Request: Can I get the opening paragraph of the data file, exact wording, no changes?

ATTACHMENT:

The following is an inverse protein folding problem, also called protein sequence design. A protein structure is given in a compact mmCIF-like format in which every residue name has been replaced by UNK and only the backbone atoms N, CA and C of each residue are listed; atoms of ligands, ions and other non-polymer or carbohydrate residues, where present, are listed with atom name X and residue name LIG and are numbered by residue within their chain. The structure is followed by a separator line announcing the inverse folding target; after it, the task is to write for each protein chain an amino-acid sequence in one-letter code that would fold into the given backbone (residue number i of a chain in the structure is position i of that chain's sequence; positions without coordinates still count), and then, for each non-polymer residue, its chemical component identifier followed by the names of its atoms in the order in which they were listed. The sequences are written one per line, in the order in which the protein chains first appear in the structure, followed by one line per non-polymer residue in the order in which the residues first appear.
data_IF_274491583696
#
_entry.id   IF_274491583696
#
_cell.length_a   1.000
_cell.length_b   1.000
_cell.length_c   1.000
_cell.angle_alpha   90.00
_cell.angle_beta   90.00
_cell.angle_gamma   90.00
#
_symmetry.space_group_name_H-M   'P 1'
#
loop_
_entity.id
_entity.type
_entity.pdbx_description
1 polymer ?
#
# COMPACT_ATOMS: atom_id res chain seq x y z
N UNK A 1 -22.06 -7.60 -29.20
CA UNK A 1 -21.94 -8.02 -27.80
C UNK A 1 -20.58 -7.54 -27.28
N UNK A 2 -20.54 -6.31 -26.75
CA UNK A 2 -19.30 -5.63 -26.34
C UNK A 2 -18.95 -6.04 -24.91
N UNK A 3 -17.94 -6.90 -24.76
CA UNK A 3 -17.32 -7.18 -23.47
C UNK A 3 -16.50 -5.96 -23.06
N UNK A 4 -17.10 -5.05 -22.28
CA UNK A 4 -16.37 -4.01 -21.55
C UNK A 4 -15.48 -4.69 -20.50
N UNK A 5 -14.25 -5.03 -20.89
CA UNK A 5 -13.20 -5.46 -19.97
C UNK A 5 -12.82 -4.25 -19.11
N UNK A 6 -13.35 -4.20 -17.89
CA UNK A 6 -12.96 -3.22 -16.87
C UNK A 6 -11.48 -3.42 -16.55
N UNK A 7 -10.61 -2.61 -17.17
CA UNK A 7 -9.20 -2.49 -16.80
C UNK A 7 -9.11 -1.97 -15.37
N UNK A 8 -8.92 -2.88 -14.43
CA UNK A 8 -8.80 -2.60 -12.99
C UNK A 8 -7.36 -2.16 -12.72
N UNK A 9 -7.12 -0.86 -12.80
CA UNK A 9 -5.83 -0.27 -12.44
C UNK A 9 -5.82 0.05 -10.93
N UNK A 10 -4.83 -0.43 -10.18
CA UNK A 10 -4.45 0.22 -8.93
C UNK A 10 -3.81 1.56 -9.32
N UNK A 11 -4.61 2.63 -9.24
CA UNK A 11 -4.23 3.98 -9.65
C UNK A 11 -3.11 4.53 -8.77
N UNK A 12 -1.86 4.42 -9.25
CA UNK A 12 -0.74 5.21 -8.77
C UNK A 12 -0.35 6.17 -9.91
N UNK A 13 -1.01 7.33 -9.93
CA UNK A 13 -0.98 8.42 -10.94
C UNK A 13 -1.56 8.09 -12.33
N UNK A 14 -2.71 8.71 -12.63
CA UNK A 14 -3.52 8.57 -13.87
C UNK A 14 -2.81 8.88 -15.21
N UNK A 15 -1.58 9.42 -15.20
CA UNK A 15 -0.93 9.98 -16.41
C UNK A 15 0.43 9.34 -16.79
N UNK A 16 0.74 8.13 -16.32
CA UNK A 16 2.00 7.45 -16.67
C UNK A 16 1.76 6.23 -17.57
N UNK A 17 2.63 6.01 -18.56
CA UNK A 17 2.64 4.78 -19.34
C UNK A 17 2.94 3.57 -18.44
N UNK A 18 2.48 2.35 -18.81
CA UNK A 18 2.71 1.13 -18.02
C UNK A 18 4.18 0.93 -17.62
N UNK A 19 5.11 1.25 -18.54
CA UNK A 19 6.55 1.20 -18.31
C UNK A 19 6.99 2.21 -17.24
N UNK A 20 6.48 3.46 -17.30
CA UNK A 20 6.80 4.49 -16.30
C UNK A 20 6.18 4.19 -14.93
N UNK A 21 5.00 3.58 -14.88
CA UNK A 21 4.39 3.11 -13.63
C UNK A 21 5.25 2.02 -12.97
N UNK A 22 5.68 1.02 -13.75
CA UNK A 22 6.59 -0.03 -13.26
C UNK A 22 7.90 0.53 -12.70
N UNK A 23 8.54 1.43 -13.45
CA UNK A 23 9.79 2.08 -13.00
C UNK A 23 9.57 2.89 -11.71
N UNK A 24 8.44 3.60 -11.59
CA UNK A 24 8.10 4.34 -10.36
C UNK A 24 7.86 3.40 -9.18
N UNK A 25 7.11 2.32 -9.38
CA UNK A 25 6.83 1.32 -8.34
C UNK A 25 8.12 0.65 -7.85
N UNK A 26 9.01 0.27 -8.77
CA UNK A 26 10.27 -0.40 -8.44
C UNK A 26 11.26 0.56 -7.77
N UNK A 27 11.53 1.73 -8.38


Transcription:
The following is an inverse protein folding problem, also called protein sequence design. A protein structure is given in a compact mmCIF-like format in which every residue name has been replaced by UNK and only the backbone atoms N, CA and C of each residue are listed; atoms of ligands, ions and other non-polymer or carbohydrate residues, where present, are listed with atom name X and residue name LIG and are numbered by residue within their chain. The structure is followed by a separator line announcing the inverse folding target; after it, the task is to write for each protein chain an amino-acid sequence in one-letter code that would fold into the given backbone (residue number i of a chain in the structure is position i of that chain's sequence; positions without coordinates still count), and then, for each non-polymer residue, its chemical component identifier followed by the names of its atoms in the order in which they were listed. The sequences are written one per line, in the order in which the protein chains first appear in the structure, followed by one line per non-polymer residue in the order in which the residues first appear.